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Bruce H. Bauck

innew depressions and so on. These unbalanced horizontal pressure gradients will continue to produce anoutward propagation of the wave disturbance. Atmospheric gravity waves propagate in much the samemanner. However, the atmosphere has no sharp upperboundary and vertical propagation of energy is possibleif no duct or inversion is present. A duct, in this context,is a layer in which strong temperature and moisturegradients act to reflect and transmit or guide wave energy horizontally (Lindzen and

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Øyvind Saetra and Jean-Raymond Bidlot

1. Introduction In June 1998, the Ensemble Prediction System (EPS) at the European Centre for Medium-Range Weather Forecasts (ECMWF) was coupled to the ocean wave model. From then on, daily ensemble wave forecasts have been available. Although the positive impact on both the atmospheric and the wave forecasts was the main reason for the introduction of the coupling ( Janssen et al. 2002 ), probabilistic forecasts of ocean waves are also potentially very valuable products by themselves. There

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Gabriel García-Medina, H. Tuba Özkan-Haller, Peter Ruggiero, and Jeffrey Oskamp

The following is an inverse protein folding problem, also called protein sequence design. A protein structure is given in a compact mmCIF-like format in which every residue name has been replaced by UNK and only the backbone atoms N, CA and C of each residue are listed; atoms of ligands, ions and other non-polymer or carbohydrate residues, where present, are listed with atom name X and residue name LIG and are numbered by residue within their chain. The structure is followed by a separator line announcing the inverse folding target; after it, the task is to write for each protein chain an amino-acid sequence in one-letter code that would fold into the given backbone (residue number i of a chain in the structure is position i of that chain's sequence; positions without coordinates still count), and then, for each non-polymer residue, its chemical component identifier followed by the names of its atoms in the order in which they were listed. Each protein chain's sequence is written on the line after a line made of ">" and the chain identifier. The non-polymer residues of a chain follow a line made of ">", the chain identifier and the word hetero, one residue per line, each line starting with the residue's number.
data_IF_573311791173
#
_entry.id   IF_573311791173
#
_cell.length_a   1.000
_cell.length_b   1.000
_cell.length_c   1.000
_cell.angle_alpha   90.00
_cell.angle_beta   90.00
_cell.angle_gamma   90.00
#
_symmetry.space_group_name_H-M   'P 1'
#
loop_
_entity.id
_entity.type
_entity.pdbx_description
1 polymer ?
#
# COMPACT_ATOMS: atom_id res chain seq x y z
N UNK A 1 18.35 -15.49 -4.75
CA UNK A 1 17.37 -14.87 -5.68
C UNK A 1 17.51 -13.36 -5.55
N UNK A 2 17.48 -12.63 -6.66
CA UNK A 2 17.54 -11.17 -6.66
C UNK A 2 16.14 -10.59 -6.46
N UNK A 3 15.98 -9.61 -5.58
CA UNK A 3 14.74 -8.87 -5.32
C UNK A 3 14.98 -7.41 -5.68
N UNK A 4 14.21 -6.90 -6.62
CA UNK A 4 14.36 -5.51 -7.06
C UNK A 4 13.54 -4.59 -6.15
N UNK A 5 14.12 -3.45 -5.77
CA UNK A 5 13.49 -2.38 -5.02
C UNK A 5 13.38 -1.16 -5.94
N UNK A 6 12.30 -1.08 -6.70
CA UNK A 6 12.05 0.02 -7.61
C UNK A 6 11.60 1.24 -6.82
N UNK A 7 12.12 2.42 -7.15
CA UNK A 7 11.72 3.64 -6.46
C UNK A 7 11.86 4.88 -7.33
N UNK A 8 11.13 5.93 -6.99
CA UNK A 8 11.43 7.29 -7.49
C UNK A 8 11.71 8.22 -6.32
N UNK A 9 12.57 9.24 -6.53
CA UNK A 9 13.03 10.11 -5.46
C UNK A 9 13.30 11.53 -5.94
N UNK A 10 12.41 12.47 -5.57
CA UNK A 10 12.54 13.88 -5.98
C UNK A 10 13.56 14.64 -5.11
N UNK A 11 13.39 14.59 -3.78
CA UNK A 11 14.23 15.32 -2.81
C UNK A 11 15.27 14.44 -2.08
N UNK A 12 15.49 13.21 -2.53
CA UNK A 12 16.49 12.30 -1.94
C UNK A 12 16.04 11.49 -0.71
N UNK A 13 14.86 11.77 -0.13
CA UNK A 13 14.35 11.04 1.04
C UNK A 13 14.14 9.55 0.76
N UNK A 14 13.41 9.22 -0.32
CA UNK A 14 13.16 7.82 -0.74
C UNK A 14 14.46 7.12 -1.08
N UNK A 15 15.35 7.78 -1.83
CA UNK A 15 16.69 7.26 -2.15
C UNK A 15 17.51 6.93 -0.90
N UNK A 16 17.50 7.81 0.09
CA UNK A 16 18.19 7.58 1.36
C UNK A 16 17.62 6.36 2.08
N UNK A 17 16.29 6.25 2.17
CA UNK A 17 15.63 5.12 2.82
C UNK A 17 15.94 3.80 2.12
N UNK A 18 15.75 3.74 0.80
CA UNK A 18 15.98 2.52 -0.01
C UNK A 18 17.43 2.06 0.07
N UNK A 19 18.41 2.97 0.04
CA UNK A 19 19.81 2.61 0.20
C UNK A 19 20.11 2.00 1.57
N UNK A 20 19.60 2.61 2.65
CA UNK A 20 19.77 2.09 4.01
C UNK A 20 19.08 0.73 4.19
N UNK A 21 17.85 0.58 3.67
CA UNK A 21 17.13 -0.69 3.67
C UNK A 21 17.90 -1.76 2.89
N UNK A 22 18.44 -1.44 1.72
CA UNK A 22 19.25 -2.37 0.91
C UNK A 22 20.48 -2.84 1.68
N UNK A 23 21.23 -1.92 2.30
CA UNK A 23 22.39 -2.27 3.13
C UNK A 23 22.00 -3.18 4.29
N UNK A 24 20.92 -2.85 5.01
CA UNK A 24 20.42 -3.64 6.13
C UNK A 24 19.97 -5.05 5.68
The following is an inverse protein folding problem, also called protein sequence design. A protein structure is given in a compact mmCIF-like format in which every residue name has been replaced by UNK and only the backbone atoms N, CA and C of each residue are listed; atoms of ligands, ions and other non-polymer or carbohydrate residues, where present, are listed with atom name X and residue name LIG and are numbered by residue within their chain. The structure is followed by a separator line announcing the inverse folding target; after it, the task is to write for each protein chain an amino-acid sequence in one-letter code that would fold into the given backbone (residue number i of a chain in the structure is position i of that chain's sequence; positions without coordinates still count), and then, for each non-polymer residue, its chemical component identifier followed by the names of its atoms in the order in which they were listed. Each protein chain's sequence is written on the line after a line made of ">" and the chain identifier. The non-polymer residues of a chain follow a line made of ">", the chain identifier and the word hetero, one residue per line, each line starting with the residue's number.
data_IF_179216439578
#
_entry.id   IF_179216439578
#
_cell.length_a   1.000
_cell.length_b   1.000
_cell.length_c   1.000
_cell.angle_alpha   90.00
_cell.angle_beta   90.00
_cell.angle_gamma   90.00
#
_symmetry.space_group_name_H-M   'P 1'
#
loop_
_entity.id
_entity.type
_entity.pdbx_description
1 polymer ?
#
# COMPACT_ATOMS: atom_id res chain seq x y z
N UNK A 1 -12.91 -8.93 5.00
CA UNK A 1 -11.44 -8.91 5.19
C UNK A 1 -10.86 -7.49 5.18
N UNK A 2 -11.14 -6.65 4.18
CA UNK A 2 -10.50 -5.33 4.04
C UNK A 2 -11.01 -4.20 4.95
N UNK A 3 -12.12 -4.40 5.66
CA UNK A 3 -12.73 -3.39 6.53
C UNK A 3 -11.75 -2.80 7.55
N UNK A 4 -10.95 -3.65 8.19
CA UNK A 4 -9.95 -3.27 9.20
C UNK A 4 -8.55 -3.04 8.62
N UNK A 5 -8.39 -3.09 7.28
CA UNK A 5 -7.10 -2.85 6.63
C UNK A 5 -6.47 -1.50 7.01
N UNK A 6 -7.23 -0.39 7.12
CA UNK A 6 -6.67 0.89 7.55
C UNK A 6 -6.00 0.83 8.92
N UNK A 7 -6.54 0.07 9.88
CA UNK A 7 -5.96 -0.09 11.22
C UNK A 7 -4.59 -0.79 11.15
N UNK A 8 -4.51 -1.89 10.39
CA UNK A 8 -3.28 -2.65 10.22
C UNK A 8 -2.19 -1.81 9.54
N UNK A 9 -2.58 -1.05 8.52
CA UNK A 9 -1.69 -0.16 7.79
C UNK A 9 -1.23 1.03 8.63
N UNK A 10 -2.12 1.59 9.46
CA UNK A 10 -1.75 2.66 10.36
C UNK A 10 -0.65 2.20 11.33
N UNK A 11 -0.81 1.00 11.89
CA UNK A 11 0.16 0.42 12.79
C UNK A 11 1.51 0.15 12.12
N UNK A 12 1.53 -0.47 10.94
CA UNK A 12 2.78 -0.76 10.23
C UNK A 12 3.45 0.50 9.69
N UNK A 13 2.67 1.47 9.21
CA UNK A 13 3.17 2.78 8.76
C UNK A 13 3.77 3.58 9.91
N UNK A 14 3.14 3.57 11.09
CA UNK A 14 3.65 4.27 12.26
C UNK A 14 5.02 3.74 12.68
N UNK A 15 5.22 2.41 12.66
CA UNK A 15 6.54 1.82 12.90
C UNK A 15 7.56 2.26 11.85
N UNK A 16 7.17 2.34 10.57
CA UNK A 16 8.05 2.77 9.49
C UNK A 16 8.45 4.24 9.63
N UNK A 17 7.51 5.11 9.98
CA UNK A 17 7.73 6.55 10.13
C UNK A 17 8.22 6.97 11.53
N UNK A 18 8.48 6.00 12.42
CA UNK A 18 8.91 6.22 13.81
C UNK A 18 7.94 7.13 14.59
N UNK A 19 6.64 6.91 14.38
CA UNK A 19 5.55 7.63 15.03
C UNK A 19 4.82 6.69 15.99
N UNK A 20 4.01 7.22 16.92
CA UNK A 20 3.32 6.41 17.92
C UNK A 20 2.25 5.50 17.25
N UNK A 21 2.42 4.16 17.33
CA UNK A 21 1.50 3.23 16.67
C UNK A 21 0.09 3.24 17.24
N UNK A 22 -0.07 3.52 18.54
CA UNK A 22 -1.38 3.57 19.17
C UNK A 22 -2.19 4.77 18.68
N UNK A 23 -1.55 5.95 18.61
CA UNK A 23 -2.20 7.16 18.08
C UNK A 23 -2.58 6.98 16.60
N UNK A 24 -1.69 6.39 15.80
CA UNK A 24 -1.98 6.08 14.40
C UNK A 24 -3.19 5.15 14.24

-shelf wave predictions need to resolve the relevant bathymetric features and account for the associated wave transformation processes. The National Oceanic and Atmospheric Administration's (NOAA) National Weather Service (NWS) operates a third-generation wave forecasting model called WAVEWATCH III. This model contains the necessary physics to account for shelf-scale wave transformation processes if the bathymetry at the relevant length scales is defined. However, the current forecasts in the eastern

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W. F. Feltz, K. M. Bedka, J. A. Otkin, T. Greenwald, and S. A. Ackerman

1. Introduction Atmospheric turbulence is a major aviation hazard responsible for 609 fatalities, 823 injuries, and an estimated property loss of $134M from 1983 to 1997 ( Eichenbaum 2000 ). Aircraft turbulence is often associated with rapid thunderstorm development (e.g., Lane et al. 2003 ), upper-tropospheric folding events (e.g., Endlich 1964 ; Koch et al. 2005 ), and topographically induced mountain-wave and rotor phenomena (e.g., Reiter and Foltz 1967 ; Clark and Gall 1982 ; Clark et

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Hendrik L. Tolman, Jose-Henrique G. M. Alves, and Yung Y. Chao

1. Introduction Hurricane Isabel made landfall on the east coast of the United States near Cape Hatteras on 18 September 2003 (see Fig. 1 ). Due to the size and intensity of Isabel, extreme wave conditions were observed and predicted along the coast. Significant wave heights greater than 10 m were observed about 250 nm offshore at National Data Buoy Center (NDBC) buoys 41001 and 41002, which were located on either side of the corridor of predicted maximum wave heights. NDBC buoy 41025, located